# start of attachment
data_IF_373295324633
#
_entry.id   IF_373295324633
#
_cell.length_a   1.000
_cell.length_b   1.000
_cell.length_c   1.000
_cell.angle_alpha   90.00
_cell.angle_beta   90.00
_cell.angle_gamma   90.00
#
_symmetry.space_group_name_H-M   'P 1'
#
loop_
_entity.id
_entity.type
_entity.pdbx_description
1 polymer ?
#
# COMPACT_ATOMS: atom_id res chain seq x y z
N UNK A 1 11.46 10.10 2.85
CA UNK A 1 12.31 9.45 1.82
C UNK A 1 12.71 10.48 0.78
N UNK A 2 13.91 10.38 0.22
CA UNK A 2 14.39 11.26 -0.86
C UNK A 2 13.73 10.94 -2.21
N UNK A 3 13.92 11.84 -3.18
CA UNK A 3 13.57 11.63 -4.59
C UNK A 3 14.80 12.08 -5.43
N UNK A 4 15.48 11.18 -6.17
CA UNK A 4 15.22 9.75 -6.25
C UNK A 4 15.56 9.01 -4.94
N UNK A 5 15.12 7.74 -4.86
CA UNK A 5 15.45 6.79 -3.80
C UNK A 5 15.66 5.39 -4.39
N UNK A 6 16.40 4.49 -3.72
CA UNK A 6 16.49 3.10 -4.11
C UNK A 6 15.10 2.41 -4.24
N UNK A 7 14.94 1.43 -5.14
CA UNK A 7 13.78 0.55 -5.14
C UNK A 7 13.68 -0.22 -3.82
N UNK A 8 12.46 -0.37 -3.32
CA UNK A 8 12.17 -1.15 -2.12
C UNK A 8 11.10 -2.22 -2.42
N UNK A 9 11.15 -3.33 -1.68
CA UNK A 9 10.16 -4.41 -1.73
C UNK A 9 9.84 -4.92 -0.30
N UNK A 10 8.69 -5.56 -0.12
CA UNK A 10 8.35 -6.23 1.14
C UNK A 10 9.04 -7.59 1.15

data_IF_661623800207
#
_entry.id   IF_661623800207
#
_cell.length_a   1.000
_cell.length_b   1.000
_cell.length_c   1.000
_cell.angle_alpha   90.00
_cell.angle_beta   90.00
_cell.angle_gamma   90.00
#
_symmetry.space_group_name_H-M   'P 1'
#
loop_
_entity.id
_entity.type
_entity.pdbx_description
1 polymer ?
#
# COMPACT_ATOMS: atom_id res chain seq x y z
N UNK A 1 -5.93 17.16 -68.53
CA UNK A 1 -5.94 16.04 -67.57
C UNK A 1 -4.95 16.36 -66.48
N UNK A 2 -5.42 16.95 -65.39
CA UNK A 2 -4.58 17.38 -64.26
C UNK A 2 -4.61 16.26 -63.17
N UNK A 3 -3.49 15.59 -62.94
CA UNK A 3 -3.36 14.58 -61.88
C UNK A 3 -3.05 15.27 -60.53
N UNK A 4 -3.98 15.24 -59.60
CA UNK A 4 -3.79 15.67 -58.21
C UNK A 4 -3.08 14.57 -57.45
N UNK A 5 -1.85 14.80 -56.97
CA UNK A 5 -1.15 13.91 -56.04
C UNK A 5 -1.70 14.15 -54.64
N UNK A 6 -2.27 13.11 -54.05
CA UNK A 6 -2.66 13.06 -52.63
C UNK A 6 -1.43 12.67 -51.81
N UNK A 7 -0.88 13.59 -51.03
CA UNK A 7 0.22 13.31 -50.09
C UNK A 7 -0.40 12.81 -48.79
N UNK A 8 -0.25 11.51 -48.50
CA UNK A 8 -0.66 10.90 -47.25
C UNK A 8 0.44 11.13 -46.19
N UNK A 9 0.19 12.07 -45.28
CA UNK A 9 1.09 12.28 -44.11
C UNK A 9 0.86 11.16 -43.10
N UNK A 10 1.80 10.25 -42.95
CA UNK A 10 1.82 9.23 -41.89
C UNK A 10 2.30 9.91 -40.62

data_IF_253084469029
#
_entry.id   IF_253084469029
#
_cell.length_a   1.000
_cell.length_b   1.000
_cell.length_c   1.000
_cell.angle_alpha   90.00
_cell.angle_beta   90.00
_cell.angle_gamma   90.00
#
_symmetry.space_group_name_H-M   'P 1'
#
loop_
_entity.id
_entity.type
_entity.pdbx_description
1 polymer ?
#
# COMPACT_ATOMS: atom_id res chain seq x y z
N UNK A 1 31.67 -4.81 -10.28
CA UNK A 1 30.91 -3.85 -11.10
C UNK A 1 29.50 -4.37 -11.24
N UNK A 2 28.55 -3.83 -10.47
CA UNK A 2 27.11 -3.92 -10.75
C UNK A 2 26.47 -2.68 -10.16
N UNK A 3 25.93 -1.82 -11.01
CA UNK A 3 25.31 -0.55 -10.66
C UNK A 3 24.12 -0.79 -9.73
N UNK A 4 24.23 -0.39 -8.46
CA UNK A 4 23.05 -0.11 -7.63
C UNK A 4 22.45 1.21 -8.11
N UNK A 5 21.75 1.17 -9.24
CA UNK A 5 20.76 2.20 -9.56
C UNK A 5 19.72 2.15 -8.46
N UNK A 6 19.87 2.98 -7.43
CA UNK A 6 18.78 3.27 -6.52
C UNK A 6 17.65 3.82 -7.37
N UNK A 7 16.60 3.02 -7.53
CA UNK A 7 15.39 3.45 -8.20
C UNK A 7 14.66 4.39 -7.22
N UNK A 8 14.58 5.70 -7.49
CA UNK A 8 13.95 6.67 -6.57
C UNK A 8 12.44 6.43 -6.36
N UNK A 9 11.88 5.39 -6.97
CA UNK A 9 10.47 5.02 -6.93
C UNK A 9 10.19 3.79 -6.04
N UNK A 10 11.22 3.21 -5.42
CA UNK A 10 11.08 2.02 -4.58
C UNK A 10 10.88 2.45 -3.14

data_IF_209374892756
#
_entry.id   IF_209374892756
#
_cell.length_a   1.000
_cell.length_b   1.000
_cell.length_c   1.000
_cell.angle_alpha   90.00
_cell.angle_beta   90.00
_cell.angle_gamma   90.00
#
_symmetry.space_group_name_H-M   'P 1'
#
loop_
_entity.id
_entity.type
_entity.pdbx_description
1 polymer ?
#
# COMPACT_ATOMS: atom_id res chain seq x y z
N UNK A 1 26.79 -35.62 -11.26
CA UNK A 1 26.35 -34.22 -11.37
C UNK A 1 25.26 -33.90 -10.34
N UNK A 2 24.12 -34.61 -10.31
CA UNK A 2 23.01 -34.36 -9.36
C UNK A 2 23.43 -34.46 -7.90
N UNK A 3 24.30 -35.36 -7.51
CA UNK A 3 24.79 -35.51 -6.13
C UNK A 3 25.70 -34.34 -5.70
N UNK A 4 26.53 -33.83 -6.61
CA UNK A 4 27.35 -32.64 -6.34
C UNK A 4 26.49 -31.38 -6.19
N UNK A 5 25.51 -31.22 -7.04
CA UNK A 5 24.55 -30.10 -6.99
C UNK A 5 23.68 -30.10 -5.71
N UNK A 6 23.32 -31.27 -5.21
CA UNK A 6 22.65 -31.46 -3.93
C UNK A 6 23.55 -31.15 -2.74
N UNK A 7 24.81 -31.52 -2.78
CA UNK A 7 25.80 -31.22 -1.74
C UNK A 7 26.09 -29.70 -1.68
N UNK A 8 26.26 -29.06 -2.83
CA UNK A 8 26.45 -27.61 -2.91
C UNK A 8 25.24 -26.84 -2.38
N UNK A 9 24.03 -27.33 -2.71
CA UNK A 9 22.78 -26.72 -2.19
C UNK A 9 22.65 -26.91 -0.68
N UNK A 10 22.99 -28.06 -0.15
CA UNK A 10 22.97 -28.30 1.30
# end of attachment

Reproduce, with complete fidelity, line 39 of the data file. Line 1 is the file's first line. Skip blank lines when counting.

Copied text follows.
N UNK A 7 14.94 1.43 -5.14